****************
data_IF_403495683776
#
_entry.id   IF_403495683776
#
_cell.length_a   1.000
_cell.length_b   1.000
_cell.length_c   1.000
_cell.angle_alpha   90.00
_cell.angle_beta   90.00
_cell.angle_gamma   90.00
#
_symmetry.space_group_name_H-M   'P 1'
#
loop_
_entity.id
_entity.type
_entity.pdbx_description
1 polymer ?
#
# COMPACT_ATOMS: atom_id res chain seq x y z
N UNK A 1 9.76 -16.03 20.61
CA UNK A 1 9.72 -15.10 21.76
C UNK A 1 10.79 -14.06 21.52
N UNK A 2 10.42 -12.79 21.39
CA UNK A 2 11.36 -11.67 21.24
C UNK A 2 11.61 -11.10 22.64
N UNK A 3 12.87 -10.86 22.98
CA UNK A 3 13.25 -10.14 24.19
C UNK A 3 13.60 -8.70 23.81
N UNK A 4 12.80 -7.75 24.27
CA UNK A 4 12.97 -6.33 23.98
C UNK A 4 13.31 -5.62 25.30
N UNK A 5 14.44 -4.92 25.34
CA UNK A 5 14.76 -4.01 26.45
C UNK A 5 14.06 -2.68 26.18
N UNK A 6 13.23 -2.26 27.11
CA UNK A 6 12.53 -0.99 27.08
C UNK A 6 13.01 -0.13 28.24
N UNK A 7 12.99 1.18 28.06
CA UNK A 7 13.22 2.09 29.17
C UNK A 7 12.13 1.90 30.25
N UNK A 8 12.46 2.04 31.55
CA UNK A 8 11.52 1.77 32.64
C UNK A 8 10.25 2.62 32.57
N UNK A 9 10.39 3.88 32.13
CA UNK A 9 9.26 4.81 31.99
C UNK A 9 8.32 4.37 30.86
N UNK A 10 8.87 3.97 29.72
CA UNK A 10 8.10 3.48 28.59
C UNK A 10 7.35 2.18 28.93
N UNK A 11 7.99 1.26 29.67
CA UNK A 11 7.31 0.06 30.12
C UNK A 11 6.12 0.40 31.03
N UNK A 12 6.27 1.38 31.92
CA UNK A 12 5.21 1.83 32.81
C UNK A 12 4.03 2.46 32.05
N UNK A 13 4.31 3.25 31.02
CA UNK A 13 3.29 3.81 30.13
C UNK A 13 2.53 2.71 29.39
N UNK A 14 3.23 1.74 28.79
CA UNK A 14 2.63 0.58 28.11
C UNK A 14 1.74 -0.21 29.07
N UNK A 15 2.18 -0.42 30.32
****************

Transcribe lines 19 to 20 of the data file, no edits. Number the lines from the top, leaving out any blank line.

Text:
#
# COMPACT_ATOMS: atom_id res chain seq x y z